HE of a variety of ferrous alloys has been investigated extensively,11,12,13,14,15 but most experimental approaches in these studies focused primarily on the mechanical degradation of specimens charged fully with H by applying an extremely high cathodic current in an aqueous solution.14,15,16 Although a number of researchers have provided significant insights into H-trapping and the resulting cracking behaviors of ferrous alloys, their experimental approaches using electrochemical H-charging in aqueous solutions exclude corrosion reactions on the alloy surface. On the other hand, the surface properties related to aqueous corrosion become predominant over the internal metallurgical effects under mild and near-neutral environments with low H-concentrations, to which automotive steels are normally exposed. From these perspectives, conventional experimental methods, involving severe H-charging and subsequent simple mechanical testing, are inadequate practically. Therefore, alloy design for ultra-strong automotive steel with superior resistance to HE has not been optimized, and the precise role of alloying elements in this resistance is not completely understood. Among the elements, the precise role of Ni in the H-absorption/embrittlement of steels is controversial.17,18,19,20,21 The beneficial effects of Ni-addition have been reported17,18 and the mechanism is based primarily on the microstructural modifications induced by Ni. On the other hand, adverse effects19,20 or no effects21 have also been reported. Nevertheless, the effects of Ni-alloying on the H-reduction and uptake kinetics on the surface have not been clarified. The aim of this study was to gain deeper insights into corrosion-induced HE from two perspectives: surface properties and internal H-diffusion behaviors. Based on this, an effective strategy for the production of much stronger steels with superior resistance to HE was developed by the optimal use of Ni-alloying.

Results and discussion

Microstructure

Figure 1 presents the microstructure of the medium C (0.43 wt.%) ultra-strong steel with a tensile strength of 2 GPa. Electron backscatter diffraction (EBSD) and transmission electron microscopy (TEM) showed that the representative microstructure was composed of lath-type martensite with fine need-shaped carbides (ε-Fe2.4C is considered a transition carbide that precipitates during low temperature tempering22,23) along the lath. From TEM observations using the extraction replica technique, two types of precipitate, which are characterized as coarse TiN and fine (Ti,Mo)C, respectively, were distributed uniformly throughout the matrix. It is noteworthy that the presence of fine carbides with a nanometer size may not only give rise to significant strengthening24,25 by hindering dislocation motion or pinning effect, but also act as H-traps,26,27,28 leading to slower kinetics of H-diffusion.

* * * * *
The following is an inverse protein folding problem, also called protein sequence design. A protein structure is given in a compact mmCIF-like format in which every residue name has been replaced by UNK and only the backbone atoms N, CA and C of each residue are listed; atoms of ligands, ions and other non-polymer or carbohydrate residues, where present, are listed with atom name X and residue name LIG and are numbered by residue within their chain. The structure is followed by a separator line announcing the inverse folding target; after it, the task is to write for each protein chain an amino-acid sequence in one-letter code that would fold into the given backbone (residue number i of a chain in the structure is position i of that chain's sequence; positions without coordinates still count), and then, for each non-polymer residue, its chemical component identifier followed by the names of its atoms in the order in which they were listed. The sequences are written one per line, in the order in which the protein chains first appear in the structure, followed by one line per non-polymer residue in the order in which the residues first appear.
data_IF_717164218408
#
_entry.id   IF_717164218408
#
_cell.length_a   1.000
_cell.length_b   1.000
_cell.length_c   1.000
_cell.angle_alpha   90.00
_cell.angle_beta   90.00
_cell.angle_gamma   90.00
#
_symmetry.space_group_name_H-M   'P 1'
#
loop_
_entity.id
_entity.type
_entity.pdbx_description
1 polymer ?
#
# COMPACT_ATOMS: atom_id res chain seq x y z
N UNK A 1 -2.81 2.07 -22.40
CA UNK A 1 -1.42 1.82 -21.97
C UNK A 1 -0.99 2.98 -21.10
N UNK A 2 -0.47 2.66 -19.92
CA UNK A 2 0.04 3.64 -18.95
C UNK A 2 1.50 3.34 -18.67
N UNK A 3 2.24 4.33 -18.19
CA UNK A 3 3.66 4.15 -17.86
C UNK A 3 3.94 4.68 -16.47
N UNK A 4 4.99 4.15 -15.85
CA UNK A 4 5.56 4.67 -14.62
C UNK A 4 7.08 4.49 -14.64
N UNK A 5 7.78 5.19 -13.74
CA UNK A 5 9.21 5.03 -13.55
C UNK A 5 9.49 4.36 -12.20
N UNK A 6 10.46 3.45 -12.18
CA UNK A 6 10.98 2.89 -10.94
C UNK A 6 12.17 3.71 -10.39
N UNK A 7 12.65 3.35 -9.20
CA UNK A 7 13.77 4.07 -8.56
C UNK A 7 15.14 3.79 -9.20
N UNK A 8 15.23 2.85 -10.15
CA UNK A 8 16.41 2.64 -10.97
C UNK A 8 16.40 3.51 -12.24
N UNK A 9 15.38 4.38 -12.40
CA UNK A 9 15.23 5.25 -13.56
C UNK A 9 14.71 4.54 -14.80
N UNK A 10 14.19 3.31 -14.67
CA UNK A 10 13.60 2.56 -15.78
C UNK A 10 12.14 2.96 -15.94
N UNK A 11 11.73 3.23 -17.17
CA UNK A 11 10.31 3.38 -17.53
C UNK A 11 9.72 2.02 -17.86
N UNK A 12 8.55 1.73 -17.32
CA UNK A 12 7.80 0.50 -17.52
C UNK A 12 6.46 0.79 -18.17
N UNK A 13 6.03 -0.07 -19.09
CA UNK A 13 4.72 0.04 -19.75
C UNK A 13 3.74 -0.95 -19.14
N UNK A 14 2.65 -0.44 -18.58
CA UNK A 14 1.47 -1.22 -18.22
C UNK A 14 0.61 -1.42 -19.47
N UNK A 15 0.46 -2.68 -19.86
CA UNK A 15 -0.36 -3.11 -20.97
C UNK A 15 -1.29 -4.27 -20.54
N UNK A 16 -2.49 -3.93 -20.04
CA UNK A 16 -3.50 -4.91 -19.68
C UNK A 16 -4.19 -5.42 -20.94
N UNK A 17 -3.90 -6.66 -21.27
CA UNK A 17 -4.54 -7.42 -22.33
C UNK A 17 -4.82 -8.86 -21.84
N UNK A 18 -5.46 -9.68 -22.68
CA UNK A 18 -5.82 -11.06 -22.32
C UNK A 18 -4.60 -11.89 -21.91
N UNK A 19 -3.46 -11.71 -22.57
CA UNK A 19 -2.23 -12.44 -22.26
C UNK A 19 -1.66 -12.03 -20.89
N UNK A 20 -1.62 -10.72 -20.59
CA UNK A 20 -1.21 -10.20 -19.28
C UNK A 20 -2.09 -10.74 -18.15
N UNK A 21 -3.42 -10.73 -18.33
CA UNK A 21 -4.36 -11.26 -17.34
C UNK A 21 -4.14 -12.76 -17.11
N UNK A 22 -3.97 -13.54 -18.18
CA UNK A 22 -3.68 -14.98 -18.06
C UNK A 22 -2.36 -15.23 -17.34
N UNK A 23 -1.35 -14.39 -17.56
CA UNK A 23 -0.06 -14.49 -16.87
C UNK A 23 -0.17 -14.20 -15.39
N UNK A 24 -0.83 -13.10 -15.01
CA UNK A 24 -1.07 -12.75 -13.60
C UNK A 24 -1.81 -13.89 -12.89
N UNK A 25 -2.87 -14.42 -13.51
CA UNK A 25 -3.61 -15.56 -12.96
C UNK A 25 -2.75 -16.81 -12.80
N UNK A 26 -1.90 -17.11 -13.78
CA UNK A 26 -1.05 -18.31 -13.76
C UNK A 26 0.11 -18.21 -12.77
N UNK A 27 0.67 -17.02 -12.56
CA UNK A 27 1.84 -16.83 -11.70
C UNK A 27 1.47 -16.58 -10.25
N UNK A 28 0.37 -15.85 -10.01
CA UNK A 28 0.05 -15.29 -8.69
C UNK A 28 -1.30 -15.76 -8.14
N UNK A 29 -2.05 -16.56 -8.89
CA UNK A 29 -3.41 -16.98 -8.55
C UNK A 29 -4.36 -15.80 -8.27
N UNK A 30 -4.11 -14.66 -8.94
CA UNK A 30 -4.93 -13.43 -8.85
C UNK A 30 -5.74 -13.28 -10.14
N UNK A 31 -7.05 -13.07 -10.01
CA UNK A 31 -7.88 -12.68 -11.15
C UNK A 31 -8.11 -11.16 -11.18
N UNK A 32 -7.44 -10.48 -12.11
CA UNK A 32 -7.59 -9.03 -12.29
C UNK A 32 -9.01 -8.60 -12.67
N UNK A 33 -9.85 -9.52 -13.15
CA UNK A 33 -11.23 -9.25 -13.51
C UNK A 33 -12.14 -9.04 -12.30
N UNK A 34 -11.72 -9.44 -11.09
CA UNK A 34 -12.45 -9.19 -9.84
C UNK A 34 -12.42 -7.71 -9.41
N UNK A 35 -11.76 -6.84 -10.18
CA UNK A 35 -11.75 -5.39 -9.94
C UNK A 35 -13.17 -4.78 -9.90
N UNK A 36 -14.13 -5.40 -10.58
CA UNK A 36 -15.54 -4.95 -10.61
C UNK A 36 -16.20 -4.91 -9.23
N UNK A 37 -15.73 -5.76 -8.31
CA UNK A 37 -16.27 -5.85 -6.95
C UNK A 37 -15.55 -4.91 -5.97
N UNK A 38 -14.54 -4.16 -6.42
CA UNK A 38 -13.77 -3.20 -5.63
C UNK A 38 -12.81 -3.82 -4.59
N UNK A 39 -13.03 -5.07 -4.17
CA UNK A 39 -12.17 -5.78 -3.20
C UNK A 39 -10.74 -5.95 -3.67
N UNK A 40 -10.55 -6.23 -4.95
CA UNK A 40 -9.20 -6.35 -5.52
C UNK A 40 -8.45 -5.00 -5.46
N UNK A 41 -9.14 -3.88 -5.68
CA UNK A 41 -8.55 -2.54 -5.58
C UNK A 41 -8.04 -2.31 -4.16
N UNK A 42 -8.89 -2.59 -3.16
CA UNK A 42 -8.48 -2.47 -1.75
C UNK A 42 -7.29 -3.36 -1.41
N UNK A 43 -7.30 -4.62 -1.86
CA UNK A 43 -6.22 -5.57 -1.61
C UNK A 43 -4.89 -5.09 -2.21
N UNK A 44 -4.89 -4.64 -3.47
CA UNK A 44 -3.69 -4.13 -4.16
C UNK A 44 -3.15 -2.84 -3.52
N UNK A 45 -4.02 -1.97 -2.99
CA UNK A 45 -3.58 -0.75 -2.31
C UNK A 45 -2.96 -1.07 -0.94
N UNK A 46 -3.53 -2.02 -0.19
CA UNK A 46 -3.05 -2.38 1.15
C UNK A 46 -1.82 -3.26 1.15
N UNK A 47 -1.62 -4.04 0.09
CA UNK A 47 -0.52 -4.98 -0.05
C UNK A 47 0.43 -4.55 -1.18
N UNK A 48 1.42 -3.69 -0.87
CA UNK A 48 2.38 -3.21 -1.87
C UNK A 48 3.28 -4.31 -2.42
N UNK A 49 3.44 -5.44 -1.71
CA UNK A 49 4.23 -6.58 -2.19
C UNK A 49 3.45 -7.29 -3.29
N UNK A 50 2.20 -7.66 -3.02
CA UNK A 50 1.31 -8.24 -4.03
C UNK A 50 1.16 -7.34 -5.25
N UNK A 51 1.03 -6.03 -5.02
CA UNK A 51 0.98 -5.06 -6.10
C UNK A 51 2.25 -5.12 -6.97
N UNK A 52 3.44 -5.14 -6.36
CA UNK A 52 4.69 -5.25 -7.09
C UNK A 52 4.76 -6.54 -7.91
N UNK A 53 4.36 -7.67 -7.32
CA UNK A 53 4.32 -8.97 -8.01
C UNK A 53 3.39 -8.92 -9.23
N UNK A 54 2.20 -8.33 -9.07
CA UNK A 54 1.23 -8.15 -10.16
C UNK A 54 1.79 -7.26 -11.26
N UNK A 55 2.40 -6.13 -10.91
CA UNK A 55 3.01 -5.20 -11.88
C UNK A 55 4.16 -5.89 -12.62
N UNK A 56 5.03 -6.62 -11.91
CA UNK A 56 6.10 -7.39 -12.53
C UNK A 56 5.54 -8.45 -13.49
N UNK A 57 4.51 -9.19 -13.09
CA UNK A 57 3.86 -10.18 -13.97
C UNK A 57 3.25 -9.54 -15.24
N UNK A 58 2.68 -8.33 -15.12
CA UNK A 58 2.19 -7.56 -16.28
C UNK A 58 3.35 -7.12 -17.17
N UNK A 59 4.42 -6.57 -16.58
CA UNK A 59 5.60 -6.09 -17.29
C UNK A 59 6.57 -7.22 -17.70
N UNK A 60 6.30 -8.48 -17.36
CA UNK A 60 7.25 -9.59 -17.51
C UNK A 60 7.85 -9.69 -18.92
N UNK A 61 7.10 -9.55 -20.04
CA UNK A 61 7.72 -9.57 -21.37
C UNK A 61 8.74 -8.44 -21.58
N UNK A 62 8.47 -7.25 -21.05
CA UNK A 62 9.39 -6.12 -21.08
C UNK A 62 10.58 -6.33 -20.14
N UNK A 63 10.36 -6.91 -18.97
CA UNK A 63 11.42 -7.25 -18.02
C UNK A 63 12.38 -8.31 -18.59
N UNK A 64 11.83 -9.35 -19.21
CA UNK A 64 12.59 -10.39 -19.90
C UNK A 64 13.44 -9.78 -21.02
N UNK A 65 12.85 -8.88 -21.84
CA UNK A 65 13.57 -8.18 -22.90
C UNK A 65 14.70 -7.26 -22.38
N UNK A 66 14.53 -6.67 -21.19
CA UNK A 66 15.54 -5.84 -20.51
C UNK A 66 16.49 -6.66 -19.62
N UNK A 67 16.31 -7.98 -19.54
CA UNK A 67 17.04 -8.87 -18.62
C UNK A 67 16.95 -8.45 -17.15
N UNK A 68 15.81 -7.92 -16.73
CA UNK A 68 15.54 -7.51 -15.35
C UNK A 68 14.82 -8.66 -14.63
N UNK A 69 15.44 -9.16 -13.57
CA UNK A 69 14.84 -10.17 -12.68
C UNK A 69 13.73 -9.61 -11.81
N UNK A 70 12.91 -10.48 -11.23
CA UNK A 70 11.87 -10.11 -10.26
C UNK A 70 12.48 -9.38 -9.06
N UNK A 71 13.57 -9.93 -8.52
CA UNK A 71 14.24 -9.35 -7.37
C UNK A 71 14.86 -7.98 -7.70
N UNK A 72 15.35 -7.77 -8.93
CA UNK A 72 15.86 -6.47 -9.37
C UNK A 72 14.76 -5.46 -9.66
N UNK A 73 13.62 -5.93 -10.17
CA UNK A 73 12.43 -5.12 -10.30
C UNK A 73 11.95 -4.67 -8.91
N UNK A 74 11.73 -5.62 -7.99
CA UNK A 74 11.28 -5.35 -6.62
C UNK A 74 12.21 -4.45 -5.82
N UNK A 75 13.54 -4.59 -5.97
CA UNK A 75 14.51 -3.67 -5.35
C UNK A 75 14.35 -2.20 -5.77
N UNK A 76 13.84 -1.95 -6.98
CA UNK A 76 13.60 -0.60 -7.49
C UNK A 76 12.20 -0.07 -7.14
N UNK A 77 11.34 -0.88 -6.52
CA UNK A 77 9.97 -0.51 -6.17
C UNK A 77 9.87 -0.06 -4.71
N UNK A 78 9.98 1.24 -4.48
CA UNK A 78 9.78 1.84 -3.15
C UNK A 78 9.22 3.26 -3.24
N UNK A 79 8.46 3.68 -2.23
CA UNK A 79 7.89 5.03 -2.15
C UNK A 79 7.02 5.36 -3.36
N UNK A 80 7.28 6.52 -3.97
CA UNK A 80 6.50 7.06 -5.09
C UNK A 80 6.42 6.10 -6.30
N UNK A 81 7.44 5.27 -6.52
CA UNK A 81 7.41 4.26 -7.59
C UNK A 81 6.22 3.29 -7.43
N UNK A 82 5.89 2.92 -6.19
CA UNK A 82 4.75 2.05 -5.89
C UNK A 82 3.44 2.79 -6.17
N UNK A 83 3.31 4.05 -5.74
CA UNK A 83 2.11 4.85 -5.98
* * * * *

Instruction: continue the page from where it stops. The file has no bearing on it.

Fig. 1
figure1

a Microstructure with tempered martensite obtained by an image quality (IQ) map constructed from electron backscatter diffraction (EBSD). b TEM image showing distribution of ε-Fe2.4C carbides in a martensite lath in higher magnification. c TEM image of the precipitates obtained using the extraction replica technique

Surface characteristics of the bare steel samples, and their effects on the electrochemical behaviors

As listed in Table 1, three different levels of Ni (0.1–0.3, 0.6–0.8, and 1.0–1.2 wt%) were added to the tested ultra-strong steel. The specimens are simply referred to as N1, N2, and N3, respectively.

Table 1 Chemical composition of the tested samples (in weight-%)